Gunnergate Hall
General information
LocationMiddlesbrough, North Yorkshire, England
ClientCharles Albert Leatham

Gunnergate Hall was a mansion house with grounds in the south of Middlesbrough in North Yorkshire, England.


Gunnergate Hall was built in 1857 for Charles Albert Leatham, a wealthy Quaker banker.[1][2][3] Albert Leatham died in 1858 and in 1860 his widow sold Gunnergate Hall to ironmaster John Vaughan[4][5][6] who used it as his residence.[7] John Vaughan died in 1868 and his second son Thomas Vaughan inherited the hall and lived there.[1][5][6] Thomas Vaughan spent extensively improving the hall,[1] however his business failed and the hall was sold in 1881 to Carl Bolckow,[1][5][6] nephew of Henry Bolckow. Carl Bolckow sold the hall to mayor and shipbuilder Sir Raylton Dixon in 1888.[1][5][8] Sir Raylton Dixon died in 1901[1][2][5] and thereafter the hall was left unoccupied, and fell into disrepair.[1][8] The hall was used as an army base in both world wars[1][5][8] but was demolished in 1946 shortly after World War II,[1][3][4][5][8] and the land acquired by Middlesbrough Council.[2]


Gunnergate Hall was located off Tollesby Lane[4] and there is a plaque in the grounds that shows the former location of the hall.[8] The main entrance drive was from Stokesley Road in Marton.[5] Gunnergate Hall had three lodges but only two survive, Hunter’s Lodge on Gunnergate Lane and High Lodge on Tollesby Lane.[3][4]

The hall had a banqueting hall, ballroom and billiard room[6] and the grounds had a rockery, tennis courts, greenhouses, waterfall, lake, fountain, and boat house.[2][6] A water tower in the grounds may have supplied the lake fountain or else provided water pressure for the house.[9]

Fairy Dell Park
Fairy Dell
TypeNature Reserve and Parkland
Coordinates54°31′34″N 1°12′40″W / 54.526°N 1.211°W / 54.526; -1.211Coordinates: 54°31′34″N 1°12′40″W / 54.526°N 1.211°W / 54.526; -1.211
Operated byMiddlesbrough Council with The Friends of Fairy Dell
Statusopen all year round
AwardsGreen Flag Award
WebsiteFriends of Fairy Dell

Fairy Dell Park

Fairy Dell is a local nature reserve,[10] and the former gardens and grounds of Gunnergate Hall.[2][11] Fairy Dell is a laid out parkland and natural wooded beck valley with an ornamental lake and flood defence lakes that is part of the Marton West Beck wildlife corridor.[12][13] The site was redeveloped as a flood defence in the late 1970s by Northumbrian Water and Middlesbrough Council.[12]

Access to the park can be gained from nearby Newham Grange Country Farm.[14] Wildlife to be found include watervoles, herons, kingfishers, moorhens, and mallards.[10][14] Numerous chainsaw sculptures have been created in the woodlands by Steve Iredale.[14] Activities undertaken by the Friends of Fairy Dell interest group include path clearing, strimming, and planting.[15] The park was given a Green Flag Award by the Civic Trust.[12]

Discoveries within in the area have included animal bones and a sunken path. An archaeological dig is planned for 2014 led by Tees Archaeology.[16][17][18] A £38,000 grant has been obtained from the Community Spaces Programme of the Heritage Lottery Fund for improving footpaths and natural woodland, flower planting, extra seating and the archaeological dig.[16][17][19]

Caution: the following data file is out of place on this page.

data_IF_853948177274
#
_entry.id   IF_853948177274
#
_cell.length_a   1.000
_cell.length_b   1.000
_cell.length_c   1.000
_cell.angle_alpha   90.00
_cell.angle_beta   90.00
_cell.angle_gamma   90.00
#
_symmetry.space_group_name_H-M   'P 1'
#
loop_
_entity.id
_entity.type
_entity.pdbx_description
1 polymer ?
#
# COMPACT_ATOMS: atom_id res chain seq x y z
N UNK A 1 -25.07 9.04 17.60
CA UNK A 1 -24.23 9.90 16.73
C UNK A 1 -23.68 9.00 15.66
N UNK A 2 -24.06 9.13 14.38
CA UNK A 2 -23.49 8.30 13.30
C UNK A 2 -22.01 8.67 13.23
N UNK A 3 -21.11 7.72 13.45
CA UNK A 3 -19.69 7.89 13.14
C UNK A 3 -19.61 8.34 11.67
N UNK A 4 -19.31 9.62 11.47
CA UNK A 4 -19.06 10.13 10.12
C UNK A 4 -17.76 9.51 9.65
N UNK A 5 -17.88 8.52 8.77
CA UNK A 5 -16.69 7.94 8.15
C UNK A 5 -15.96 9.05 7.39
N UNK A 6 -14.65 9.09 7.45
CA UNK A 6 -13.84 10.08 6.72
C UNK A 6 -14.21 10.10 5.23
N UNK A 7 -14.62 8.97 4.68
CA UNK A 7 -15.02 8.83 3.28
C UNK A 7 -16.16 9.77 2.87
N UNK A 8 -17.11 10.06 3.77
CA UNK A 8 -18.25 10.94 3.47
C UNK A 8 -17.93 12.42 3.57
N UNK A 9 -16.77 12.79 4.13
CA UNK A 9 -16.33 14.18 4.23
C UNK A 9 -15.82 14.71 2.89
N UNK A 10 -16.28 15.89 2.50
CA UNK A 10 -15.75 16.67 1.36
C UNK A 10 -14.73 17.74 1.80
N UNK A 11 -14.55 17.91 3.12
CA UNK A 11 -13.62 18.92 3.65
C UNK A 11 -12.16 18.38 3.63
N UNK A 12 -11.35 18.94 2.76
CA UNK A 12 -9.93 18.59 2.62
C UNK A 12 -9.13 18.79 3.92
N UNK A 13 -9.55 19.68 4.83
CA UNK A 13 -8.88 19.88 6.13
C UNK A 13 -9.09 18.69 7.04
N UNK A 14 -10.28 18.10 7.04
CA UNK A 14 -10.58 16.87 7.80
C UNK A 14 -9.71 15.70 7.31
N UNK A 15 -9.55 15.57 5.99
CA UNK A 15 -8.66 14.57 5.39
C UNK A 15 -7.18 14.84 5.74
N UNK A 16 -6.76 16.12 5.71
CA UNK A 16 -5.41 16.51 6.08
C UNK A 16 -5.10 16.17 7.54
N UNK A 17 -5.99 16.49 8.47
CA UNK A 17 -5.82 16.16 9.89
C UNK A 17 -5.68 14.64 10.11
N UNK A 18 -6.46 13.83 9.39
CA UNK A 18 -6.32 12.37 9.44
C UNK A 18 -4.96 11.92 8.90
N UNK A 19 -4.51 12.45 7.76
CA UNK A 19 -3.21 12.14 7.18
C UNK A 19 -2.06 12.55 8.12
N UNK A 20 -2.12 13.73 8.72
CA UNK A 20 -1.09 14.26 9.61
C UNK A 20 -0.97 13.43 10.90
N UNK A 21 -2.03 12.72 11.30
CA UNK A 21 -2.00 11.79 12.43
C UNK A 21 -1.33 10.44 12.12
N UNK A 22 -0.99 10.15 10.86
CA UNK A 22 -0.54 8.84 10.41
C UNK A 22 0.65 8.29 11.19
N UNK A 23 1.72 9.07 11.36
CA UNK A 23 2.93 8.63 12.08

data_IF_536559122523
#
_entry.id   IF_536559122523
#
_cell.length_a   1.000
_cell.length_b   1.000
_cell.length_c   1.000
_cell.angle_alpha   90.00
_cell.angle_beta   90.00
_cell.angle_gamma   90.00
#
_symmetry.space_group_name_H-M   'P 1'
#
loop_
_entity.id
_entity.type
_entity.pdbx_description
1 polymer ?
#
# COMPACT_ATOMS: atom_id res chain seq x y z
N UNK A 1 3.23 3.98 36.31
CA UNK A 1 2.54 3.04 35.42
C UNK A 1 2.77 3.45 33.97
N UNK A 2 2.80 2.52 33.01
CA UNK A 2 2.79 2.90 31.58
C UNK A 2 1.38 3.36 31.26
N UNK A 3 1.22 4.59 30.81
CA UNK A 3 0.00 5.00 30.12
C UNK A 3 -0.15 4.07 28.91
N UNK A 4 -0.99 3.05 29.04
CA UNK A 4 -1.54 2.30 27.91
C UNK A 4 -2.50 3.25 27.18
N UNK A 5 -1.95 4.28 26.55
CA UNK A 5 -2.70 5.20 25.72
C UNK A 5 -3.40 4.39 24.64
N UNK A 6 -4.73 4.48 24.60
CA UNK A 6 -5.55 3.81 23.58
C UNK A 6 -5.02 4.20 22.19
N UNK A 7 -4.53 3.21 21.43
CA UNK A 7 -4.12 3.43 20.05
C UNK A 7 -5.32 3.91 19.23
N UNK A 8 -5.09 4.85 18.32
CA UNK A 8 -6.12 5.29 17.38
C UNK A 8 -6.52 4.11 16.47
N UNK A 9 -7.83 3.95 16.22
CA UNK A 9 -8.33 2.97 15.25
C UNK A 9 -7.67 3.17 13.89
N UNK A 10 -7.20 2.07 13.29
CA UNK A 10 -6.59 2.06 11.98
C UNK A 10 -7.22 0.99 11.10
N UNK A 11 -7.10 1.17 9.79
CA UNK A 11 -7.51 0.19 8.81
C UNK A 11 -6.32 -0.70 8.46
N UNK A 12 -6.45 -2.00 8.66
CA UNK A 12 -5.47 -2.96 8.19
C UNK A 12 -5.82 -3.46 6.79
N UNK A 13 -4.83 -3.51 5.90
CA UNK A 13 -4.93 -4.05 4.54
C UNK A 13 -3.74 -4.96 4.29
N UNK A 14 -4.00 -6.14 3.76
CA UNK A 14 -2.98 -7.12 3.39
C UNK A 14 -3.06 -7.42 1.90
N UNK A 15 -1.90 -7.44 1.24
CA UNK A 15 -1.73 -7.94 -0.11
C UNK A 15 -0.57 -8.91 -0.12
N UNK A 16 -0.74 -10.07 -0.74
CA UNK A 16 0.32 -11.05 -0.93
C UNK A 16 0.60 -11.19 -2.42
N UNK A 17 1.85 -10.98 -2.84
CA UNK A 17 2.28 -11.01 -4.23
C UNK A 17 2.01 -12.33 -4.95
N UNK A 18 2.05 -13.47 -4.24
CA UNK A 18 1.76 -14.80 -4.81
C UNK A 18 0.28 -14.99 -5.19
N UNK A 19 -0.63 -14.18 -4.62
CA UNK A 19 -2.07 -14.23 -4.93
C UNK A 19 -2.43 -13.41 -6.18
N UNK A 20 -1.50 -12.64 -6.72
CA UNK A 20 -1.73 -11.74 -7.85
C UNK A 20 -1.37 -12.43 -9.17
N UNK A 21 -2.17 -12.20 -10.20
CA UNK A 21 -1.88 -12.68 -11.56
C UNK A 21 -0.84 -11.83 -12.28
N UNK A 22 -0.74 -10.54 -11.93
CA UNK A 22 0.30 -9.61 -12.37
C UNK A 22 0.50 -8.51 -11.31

1. ^ a b c d e f g h i "Marton". Local History and Genealogy of the Teesside and North Riding Area. Archived from the original on 1 June 2013. Retrieved 11 August 2013.
  2. ^ a b c d e "Marton West Ward in Northumbria in Bloom - The Friends of Fairy Dell". Retrieved 11 August 2013.
  3. ^ a b c Middlesbrough Council. "Lodges: 84 Gunnergate Lane and 21 Tollesby Lane". Flickr. Retrieved 11 August 2013.
  4. ^ a b c d Wilson, Chris Scott. "Bolckow & Vaughan, Men of Steel, Part Three: Rewards of Labour". Retrieved 11 August 2013.
  5. ^ a b c d e f g h Hughes, Betty (June 2000). "Gunnergate Hall revisited". Now and Then. Archived from the original on 12 February 2019. Retrieved 21 November 2017.
  6. ^ a b c d e "MacFarlane Clan & Families Genealogy: Thomas Vaughan, of Gunnergate Hall and Ugthorpe Lodge". Retrieved 11 August 2013.
  7. ^ Wilson, Chris Scott. "Bolckow & Vaughan Men of Steel Part Two: The Boom Years". Retrieved 11 August 2013.
  8. ^ a b c d e "Fairy Dell, Gunnergate Hall, East of the Lake". Hidden Teesside. Retrieved 11 August 2013.
  9. ^ Delplanque, Paul (24 January 2013). "The mysterious tower". Gazette Live - Remember When. Teesside: Evening Gazette. Archived from the original on 3 December 2013. Retrieved 11 August 2013.
  10. ^ a b "Fairy Dell, Newham". Groundwork UK. 2013. Archived from the original on 3 December 2013. Retrieved 11 August 2013.
  11. ^ "Health Walks Around Middlesbrough; Fairy Dell". 2010. Archived from the original on 3 December 2013. Retrieved 11 August 2013.
  12. ^ a b c "Fairy Dell". Keep Britain Tidy. Archived from the original on 3 September 2013. Retrieved 4 December 2013.
  13. ^ "Friends of Fairy Dell". Friends of Fairy Dell. Retrieved 4 December 2013.
  14. ^ a b c "Discover Fairy Dell in Middlesbrough". Love Middlesbrough. Retrieved 4 December 2013.
  15. ^ "Friends of Fairy Dell". Langdon Square Community Centre. Archived from the original on 12 December 2013. Retrieved 4 December 2013.
  16. ^ a b Nichols, Rob (28 October 2013). "Discover the delights of Heritage Lottery Fund Winners Fairy Dell Tomorrow". One Giant Leap. Retrieved 4 December 2013.
  17. ^ a b "Middlesbrough group to unearth sunken path's history". BBC News. 14 October 2013. Retrieved 4 December 2013.
  18. ^ Barnes, Heath (31 July 2013). "Fairy Dell Middlesbrough Ancient Lake Deposits". History of a Beck. Retrieved 4 December 2013.
  19. ^ "Fairy Dell Park is a place to sing about". Gazette Live. Retrieved 4 December 2013.